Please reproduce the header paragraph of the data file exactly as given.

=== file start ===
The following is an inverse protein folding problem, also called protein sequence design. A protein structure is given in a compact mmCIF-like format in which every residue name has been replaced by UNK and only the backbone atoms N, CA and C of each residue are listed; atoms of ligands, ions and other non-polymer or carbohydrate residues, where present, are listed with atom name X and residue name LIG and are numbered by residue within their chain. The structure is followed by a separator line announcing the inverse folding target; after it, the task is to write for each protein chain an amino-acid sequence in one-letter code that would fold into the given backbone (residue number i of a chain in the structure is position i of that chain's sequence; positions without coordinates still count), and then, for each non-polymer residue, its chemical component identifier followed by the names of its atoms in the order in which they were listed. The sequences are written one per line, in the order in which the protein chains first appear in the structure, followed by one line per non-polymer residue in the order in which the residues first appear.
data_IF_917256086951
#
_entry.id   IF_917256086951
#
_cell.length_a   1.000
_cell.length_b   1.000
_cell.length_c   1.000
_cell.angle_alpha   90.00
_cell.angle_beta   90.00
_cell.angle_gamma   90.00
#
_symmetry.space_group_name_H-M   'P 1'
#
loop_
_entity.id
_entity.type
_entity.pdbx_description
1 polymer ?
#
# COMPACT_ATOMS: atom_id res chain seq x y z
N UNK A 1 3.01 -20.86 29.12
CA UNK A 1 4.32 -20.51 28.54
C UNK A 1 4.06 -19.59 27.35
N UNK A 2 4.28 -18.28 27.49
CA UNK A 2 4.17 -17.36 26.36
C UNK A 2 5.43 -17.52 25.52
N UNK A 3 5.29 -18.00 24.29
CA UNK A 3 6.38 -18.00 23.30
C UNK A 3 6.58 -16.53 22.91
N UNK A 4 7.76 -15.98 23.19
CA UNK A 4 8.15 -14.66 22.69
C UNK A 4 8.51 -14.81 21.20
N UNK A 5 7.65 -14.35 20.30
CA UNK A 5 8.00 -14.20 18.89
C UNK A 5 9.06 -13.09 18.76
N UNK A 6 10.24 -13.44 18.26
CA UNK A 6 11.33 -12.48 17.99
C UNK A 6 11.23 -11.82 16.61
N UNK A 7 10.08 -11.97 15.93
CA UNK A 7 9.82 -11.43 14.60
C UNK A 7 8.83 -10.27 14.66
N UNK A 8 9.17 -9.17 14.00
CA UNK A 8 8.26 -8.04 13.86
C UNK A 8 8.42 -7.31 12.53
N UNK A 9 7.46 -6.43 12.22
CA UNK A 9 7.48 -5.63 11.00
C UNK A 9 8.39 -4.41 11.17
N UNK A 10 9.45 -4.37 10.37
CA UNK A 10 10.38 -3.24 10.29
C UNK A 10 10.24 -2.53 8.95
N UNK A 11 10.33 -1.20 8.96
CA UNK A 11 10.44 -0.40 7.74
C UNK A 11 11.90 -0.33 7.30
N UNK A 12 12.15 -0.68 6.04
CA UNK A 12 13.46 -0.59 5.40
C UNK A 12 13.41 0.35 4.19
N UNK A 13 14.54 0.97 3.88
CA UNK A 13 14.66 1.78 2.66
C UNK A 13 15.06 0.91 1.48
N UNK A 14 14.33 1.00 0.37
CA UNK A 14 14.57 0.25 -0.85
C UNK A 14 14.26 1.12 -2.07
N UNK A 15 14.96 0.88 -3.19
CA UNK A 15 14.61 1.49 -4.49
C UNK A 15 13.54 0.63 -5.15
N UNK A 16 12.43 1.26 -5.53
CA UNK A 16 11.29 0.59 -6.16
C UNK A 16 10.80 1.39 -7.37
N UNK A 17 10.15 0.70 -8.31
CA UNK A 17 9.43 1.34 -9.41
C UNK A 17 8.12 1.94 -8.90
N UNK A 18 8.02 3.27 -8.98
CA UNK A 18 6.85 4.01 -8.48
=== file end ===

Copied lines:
The following is an inverse protein folding problem, also called protein sequence design. A protein structure is given in a compact mmCIF-like format in which every residue name has been replaced by UNK and only the backbone atoms N, CA and C of each residue are listed; atoms of ligands, ions and other non-polymer or carbohydrate residues, where present, are listed with atom name X and residue name LIG and are numbered by residue within their chain. The structure is followed by a separator line announcing the inverse folding target; after it, the task is to write for each protein chain an amino-acid sequence in one-letter code that would fold into the given backbone (residue number i of a chain in the structure is position i of that chain's sequence; positions without coordinates still count), and then, for each non-polymer residue, its chemical component identifier followed by the names of its atoms in the order in which they were listed. The sequences are written one per line, in the order in which the protein chains first appear in the structure, followed by one line per non-polymer residue in the order in which the residues first appear.